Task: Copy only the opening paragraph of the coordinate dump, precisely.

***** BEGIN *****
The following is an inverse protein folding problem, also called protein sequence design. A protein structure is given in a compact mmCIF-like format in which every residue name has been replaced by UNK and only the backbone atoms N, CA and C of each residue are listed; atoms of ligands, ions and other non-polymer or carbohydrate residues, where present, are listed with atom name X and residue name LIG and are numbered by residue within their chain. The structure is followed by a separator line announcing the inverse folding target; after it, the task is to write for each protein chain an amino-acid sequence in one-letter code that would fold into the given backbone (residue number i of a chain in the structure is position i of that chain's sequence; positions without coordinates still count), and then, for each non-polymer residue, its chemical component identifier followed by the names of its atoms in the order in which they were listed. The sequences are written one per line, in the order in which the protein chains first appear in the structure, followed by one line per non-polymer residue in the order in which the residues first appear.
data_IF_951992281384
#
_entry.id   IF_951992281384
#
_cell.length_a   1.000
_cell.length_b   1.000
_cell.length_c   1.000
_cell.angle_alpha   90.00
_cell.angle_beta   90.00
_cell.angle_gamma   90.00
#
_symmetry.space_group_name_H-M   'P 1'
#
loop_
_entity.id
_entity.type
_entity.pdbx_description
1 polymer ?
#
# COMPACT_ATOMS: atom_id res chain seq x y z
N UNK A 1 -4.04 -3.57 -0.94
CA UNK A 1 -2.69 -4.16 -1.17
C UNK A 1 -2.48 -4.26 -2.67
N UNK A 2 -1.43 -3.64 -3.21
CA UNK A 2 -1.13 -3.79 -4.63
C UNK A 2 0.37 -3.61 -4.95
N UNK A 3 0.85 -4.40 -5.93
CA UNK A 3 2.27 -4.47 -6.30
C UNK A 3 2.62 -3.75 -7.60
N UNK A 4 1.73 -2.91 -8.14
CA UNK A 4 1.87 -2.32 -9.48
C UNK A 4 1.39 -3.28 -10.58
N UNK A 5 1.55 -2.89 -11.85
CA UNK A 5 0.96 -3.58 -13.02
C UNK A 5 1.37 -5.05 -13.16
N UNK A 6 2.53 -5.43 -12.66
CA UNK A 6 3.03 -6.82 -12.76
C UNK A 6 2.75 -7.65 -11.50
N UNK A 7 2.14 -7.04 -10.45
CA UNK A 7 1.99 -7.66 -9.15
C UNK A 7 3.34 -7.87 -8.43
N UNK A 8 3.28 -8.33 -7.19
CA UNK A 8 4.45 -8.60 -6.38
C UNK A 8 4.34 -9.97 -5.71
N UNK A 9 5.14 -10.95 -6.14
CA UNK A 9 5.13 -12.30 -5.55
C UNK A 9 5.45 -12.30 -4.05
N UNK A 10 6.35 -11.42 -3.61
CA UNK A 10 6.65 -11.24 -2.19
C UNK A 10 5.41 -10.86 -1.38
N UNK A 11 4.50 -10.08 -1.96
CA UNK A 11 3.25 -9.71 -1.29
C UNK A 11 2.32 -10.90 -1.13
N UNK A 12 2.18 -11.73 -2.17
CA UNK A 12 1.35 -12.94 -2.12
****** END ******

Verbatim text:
The following is an inverse protein folding problem, also called protein sequence design. A protein structure is given in a compact mmCIF-like format in which every residue name has been replaced by UNK and only the backbone atoms N, CA and C of each residue are listed; atoms of ligands, ions and other non-polymer or carbohydrate residues, where present, are listed with atom name X and residue name LIG and are numbered by residue within their chain. The structure is followed by a separator line announcing the inverse folding target; after it, the task is to write for each protein chain an amino-acid sequence in one-letter code that would fold into the given backbone (residue number i of a chain in the structure is position i of that chain's sequence; positions without coordinates still count), and then, for each non-polymer residue, its chemical component identifier followed by the names of its atoms in the order in which they were listed. The sequences are written one per line, in the order in which the protein chains first appear in the structure, followed by one line per non-polymer residue in the order in which the residues first appear.